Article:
Wednesday, April 2, 2014

Wonderful Wednesday

This morning the students began their day with a bus evacuation drill.  Once that was completed we returned to the classroom to have our weekly class meeting.

Our meeting was truly student centered today.  The group share was free choice.  Students shared what was one their students shared her favorite color is pink , while another student shared that some of his friends weren't being very friendly.  After that we exchanged thank yous and compliments.  Finally, during the challenge portion, we discussed students being unkind to one another. 

Let me say a few words about this--I feel strongly that each and every student should, rather, must feel comfortable in my classroom.  The school day is long...too long to feel uneasy!  It is my expectation that all students accept each other.  They don't have to be best buddies but I can not tolerate teasing or putting other people down.

As a class we discussed ideas of how to react when challenged with uncomfortable situations.

Next we began our math rotations.

During the teach led small group instruction, we focused on identifying known and unknown pieces of data, within word problems, as parts or wholes.  Additionally, we decided whether problems would require one or more than one steps to be solved.  Using these ideas and the bar model strategy we learned yesterday, we practiced solving word problems.

During guided practice, students worked together to solve word problems.  Finally, during the technology rotation, the students used a site called Thinking Blocks, to identify parts and wholes and solve word problems.

There is a two step word problem worksheet for HOMEWORK.

Before working independent work and small group instructional time, I modeled completing the first part of the inquiry project.

First, I chose a topic (are paper bags better than plastic?) and listed my background knowledge.

Next, I showed the students how to access the list of research links (third grade web site, inquiry projects page).

Then I read one of the linked articles and took notes on the 3 column capture chart identifying and defining key words, important facts and stakeholders.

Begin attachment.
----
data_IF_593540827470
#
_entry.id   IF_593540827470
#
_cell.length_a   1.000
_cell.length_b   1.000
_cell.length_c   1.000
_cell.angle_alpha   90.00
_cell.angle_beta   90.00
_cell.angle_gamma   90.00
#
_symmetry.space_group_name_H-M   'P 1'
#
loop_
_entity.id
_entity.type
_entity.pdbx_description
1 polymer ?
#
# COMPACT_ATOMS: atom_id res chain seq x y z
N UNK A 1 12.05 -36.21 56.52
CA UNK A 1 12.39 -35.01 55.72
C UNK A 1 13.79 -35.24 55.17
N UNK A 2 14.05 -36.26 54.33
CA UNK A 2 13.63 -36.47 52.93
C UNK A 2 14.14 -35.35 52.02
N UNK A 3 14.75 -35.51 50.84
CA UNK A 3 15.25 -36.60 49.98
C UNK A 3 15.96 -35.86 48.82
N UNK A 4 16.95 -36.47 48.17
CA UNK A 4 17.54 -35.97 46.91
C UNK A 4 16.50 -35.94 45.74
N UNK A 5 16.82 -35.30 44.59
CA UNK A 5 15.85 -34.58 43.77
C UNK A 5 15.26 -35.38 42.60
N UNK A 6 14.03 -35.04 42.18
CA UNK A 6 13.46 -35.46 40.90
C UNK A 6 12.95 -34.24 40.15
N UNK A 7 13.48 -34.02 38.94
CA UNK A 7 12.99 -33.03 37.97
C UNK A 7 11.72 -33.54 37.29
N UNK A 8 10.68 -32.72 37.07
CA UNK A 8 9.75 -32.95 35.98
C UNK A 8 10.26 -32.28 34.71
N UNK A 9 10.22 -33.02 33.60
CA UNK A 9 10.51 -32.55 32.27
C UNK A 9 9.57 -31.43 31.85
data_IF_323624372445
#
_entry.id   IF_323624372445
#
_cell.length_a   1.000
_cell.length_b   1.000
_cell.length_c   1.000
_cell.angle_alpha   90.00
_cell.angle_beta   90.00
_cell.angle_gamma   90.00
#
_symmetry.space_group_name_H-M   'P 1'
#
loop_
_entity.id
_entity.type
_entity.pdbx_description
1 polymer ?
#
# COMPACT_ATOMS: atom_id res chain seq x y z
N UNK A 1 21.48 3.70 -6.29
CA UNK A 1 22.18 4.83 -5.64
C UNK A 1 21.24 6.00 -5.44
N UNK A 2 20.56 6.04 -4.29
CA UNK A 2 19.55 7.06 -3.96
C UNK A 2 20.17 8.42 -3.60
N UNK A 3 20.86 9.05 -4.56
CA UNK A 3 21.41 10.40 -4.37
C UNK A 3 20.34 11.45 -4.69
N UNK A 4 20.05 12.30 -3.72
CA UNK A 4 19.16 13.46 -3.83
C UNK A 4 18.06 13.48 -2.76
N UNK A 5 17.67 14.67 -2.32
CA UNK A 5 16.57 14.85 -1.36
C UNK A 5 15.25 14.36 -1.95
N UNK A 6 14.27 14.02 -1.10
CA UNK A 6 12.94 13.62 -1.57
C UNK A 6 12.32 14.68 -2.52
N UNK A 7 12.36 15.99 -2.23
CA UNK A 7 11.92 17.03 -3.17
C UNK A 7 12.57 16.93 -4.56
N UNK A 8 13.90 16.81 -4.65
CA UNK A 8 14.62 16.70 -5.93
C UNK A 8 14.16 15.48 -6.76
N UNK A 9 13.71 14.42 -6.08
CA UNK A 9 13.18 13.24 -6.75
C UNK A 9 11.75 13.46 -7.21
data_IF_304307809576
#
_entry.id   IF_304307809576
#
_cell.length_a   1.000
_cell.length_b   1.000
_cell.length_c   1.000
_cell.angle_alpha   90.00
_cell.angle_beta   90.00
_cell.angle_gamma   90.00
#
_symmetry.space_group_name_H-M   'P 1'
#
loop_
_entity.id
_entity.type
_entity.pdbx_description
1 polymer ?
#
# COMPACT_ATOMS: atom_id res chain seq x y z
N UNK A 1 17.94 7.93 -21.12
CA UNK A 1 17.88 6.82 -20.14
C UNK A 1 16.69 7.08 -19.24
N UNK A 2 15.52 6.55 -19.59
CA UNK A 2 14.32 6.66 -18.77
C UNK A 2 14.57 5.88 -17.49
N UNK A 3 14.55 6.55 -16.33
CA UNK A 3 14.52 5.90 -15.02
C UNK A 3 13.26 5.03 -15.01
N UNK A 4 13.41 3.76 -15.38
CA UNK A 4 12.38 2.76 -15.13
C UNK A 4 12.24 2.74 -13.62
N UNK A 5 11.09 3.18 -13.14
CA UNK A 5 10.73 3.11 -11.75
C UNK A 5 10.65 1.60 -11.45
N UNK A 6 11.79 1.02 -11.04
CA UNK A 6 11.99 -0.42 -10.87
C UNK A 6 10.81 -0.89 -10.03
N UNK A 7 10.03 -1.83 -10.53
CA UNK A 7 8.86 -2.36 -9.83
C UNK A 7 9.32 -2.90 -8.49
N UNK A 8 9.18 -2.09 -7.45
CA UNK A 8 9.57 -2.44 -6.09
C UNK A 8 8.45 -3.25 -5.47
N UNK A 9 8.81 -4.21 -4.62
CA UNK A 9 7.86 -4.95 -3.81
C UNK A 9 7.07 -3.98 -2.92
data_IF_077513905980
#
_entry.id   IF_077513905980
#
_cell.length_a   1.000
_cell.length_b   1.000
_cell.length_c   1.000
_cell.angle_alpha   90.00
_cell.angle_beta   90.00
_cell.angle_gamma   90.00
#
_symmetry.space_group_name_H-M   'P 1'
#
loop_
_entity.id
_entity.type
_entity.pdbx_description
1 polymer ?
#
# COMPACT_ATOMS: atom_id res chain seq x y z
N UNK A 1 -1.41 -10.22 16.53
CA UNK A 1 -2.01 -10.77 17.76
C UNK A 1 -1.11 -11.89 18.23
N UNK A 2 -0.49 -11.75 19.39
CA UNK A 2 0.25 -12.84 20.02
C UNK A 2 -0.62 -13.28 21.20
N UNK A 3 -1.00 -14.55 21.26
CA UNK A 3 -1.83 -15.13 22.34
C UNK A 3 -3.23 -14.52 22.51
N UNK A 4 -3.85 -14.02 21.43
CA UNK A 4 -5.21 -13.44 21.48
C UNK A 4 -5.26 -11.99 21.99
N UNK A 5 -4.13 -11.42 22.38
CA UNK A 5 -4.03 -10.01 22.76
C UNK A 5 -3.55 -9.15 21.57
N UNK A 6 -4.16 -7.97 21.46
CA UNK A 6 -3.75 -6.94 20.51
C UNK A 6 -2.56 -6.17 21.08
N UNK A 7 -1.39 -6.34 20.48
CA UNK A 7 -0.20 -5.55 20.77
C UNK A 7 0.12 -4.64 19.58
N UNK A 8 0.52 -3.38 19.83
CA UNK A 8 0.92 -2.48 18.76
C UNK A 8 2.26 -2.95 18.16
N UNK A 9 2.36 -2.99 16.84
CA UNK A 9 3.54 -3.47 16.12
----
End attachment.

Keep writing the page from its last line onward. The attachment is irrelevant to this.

Before turning the children loose, I took the time to name BOTH sides of each issue AND state what type of information the students needed to locate.  For example, I did not take notes on how to make paper bags...that is not pertinent.  However, I did note that bleach and chemicals used to make paper bags contribute to pollution.

So...while I met with small groups the students completed independent reading group assignments, used resources to identify and define key words, facts and stakeholders involved in their issue and identified which type of traditional tale Jack and the Giant Barbeque is and explained their thinking using support from the story.

Sharks:  The students reread pages 2-8.  In group we learned, suing examples from the text, that the letter "c" makes the "s" sound when followed by an "e" or an "i" (decided, distance, fireplace, etc.)  Then we began reading the rest of the book.  We got cut short due to lunch, but the group voted to read the rest of the book tonight.  So, for HOMEWORK the students need to read pages 9-16.

Following lunch and outdoor recess the students continued working independently while I met with more groups.

Dolphins:  The students reread pages 3-12 and listed words with the /oa/ pattern.  In group we reviewed these words and the sound /oa/ makes.  We also reviewed the rhyme, "if two vowels go walking, the first one does the talking".  Then we retold the first half of the story.  Finally, we popcorn read the rest of the book.  For HOMEWORK the students need to practice their word bag cards and reread pages 13-24.

Cheetahs:  The children read their new book, Ashes for Gold, identified answers to the "before" questions written in their RRJ.  In group we reread the story and shared the students "before" questions and answers.  For HOMEWORK the children need to reread pages 2-15.

Pandas:  The students read chapters 1 and 2 of their new book, Tales from Near and Far.  They answered any of the before questions they could, that were written in their RRJ.  In group we shared their questions and I explained the difference between open and closed questions.  Open questions have more than one possible response and encourage details and information.  Closed questions are those with one answer, such as, "how old are you?".  Next we identified their questions as open or closed and practiced changing some of the wording to create open questions out of closed.  For example, who is the main character, a closed question, could be changed to describe the main character, an open one.  For HOMEWORK the children need to reread chapters 1 and 2 and write 1 open and 1 closed question that can be answered in this section of text.

At the end of the day, in science, we reviewed the 4 basic needs of all living things.  Then the students got into groups of 4 and were assigned a living organism to research using Encyclopedia Britannica. The students worked together to research the habitat in which the organism lives and illustrate a poster it showing how the basic needs are provided.  WE will continue this project next week.

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